Mom and Dad bettered either one of the ancestral collections, when they married and set up a household – which naturally included books. For a good many years, the bookshelves in the den – which contained the bulk of the collection – were of concrete block uprights with well-smoothed and varnished planks laid across them to serve as shelves. (Sensibly, I don’t think this unstable arrangement went higher than about three levels.)
I went out on my first overseas assignment with a box or two of my own favorite books, eventually adding to the collection through being overseas, in places where English-language bookstores were thin on the ground away from base, and the base libraries and Stars & Stripes bookstores were usually quite small. So – book clubs and mail-order catalogues were my friends, and it was a good thing that Amazon was a distant dream the whole time I was overseas, for I might have returned to civilian life with twice as many books as I did. (When we packed out from Spain, the packers had a bet going on how many boxes of books there would be. It topped out at 65, eventually, and I don’t know what the winner of the pool got. Bragging rights, maybe.)My working space - with the most often-referenced books

When she was in high school, my daughter managed to swing a good few term papers using our own book resources. And that was even before I started seriously writing myself, and acquiring even more books, specifically for research and reference. I’d say the collection of Texiana and for the 19th century frontier is pretty comprehensive – and if I carry through with the intention of writing another in the Adelsverein series, going back to how Carl and Margaret Becker’s Opa Heinrich came to America as a soldier of Hesse in the Revolutionary War … there will need to be another shelf at least.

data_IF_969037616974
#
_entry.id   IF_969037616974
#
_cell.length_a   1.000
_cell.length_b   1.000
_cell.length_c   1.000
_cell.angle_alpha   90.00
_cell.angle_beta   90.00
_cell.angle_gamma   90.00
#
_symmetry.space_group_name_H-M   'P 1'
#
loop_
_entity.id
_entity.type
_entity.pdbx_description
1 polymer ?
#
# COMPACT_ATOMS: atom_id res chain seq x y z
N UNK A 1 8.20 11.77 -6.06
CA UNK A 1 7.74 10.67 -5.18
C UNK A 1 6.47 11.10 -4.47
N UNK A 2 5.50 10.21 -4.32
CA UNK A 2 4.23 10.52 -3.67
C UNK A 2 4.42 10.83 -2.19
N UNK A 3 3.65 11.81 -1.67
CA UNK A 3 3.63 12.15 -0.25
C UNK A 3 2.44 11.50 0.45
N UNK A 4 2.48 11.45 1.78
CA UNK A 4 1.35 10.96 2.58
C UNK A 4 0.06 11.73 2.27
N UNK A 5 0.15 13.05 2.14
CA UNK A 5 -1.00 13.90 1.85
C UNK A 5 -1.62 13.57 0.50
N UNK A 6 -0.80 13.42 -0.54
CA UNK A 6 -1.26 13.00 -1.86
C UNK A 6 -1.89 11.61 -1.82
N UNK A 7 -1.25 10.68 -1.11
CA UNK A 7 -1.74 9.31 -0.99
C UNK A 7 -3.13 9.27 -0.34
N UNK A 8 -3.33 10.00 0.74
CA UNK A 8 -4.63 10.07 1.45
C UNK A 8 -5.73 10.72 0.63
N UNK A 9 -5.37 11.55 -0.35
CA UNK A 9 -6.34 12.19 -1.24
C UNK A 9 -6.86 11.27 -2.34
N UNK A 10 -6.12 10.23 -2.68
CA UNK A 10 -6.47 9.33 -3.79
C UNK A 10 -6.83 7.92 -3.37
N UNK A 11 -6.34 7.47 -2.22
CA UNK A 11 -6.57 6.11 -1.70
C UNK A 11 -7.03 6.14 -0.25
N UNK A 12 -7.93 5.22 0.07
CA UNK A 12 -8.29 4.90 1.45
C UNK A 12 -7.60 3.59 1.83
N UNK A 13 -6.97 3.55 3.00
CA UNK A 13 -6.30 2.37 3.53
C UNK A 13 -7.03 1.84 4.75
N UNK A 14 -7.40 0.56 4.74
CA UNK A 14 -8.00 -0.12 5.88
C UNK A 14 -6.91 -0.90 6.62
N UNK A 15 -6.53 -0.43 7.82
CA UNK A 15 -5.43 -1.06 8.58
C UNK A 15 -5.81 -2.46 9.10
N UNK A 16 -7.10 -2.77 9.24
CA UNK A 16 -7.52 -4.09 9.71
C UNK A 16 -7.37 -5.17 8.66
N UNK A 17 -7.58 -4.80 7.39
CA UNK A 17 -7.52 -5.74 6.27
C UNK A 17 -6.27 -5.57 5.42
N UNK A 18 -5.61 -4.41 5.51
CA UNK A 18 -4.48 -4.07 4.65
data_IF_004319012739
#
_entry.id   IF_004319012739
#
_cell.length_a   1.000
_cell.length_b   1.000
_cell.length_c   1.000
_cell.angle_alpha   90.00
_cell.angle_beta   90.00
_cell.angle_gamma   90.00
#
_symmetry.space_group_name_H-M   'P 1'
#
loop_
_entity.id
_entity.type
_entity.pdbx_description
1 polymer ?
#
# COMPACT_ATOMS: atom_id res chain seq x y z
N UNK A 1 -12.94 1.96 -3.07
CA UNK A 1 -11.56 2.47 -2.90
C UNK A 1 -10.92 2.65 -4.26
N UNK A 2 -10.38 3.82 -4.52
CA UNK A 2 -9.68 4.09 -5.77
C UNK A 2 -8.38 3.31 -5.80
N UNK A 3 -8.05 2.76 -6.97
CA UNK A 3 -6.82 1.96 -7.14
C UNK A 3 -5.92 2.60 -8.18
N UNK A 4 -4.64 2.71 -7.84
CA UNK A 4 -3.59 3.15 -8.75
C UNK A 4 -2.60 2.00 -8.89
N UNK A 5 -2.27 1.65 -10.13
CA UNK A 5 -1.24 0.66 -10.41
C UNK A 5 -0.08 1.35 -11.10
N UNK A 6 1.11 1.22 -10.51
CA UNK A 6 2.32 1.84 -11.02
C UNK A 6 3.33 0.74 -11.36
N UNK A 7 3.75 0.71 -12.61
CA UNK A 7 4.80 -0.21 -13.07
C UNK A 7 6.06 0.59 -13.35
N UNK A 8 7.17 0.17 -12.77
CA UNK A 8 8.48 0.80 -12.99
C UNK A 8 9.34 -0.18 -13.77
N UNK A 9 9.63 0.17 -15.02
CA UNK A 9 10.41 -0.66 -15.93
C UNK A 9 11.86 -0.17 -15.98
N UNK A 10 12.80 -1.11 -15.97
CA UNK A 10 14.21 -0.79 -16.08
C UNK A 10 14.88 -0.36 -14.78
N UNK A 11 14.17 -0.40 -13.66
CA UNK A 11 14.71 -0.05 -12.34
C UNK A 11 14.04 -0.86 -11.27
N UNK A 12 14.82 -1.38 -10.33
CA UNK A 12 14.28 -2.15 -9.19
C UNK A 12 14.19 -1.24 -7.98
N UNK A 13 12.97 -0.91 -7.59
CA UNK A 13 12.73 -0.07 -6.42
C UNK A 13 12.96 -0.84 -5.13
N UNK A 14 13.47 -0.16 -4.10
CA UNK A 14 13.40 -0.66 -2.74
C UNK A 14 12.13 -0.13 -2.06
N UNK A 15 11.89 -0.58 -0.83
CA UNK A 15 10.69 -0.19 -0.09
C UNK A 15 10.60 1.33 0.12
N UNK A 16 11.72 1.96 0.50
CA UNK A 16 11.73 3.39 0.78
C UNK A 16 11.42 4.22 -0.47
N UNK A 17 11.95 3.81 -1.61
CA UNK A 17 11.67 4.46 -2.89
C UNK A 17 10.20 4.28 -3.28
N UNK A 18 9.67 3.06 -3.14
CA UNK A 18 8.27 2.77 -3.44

Yes – the Edwardian walking suit and the spectacular feather, lace, net and flower-trimmed hat did everything that I had hoped for at the Wimberley event; attract attention, in a room full of forty or so other authors. It did not attract much in the way of immediate sales (although there has been a good follow-on, as we passed out flyers, postcards and bookmarks throughout the day). But as my author friend with the books set in 19th century China who had a full rig of formal Mandarin robes with all the trimmings advised – you gotta do what you gotta do. The formal Mandarin robes worked for him in a crowded field, the Edwardian suit and flamboyant hat worked for me, and were actually not as uncomfortable as other people seemed to think. (And some of them were incredibly awed that I had actually sewed them myself; hey, I am not just a pretty face!)